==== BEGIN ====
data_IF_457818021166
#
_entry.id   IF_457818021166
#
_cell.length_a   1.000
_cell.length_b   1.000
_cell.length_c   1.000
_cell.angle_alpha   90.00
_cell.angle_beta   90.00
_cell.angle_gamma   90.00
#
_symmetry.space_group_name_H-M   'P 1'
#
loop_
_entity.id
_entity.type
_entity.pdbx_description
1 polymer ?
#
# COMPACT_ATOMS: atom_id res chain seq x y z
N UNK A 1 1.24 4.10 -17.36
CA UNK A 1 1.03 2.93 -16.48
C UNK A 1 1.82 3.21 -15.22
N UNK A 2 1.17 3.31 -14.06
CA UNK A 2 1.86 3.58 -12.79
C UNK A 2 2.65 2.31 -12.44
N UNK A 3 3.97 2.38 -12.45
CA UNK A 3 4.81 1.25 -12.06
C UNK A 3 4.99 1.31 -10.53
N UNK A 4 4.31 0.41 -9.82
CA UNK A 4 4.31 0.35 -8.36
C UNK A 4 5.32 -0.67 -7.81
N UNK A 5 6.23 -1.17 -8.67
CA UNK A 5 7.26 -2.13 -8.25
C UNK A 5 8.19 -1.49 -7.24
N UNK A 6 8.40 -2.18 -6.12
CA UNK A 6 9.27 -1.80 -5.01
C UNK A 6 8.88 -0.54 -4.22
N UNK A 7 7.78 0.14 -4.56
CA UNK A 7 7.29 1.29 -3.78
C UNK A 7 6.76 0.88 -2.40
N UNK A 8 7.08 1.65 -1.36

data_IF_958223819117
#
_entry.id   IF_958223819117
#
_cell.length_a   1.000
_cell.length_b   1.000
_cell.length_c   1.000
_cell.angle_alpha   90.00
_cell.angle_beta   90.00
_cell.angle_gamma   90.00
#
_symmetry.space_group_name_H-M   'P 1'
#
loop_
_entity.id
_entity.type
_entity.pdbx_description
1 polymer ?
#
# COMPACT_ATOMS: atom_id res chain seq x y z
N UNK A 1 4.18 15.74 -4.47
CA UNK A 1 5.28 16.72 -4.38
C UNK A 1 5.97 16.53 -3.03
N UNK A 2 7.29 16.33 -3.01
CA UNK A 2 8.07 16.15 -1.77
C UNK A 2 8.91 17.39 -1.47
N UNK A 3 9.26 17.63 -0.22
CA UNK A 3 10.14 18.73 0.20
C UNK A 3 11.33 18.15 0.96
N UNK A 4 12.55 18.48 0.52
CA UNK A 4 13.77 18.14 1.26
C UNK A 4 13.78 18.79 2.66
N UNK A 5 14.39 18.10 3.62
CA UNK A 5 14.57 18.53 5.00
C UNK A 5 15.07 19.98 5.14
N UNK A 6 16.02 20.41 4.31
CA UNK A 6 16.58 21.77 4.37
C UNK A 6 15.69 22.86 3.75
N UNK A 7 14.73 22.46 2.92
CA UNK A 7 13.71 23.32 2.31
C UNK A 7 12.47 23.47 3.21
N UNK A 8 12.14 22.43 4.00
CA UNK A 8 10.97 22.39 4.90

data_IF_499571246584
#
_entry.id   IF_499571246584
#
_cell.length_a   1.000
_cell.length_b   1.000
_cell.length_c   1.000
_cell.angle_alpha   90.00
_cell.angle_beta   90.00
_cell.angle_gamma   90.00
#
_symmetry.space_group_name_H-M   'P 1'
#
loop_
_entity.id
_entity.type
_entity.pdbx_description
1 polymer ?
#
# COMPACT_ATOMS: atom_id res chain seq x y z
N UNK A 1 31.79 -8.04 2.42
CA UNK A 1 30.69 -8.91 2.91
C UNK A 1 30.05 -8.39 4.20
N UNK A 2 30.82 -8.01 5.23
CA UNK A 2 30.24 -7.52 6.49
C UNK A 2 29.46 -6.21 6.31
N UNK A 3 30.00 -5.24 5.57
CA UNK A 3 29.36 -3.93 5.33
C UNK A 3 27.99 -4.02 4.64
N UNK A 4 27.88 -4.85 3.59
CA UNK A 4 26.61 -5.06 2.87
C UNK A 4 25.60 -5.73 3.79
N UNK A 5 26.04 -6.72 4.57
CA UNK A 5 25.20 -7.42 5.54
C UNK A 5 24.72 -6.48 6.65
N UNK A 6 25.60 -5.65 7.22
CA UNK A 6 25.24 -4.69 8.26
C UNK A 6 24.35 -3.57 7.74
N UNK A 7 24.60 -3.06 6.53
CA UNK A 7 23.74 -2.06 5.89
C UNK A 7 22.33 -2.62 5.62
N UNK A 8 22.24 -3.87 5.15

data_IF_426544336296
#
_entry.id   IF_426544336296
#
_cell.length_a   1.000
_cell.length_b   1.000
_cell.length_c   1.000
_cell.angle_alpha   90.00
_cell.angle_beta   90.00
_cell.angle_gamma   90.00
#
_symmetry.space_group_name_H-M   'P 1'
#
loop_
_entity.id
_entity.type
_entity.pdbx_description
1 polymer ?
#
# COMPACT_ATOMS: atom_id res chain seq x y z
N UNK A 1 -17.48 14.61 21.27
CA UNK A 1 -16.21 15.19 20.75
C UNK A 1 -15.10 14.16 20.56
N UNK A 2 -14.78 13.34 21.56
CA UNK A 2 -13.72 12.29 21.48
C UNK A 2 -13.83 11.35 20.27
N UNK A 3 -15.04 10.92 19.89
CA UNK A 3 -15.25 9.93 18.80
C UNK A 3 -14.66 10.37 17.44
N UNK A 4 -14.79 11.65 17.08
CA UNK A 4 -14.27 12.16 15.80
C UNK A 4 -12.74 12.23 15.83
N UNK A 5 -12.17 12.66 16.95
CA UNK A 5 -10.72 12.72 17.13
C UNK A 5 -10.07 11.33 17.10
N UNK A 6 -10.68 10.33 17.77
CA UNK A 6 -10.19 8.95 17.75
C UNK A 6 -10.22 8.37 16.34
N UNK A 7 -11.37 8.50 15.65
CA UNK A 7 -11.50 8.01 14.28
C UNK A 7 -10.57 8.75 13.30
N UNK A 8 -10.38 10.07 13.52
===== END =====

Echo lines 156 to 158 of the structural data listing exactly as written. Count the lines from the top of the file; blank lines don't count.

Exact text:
C UNK A 3 -14.66 10.37 17.44
N UNK A 4 -14.79 11.65 17.08
CA UNK A 4 -14.27 12.16 15.80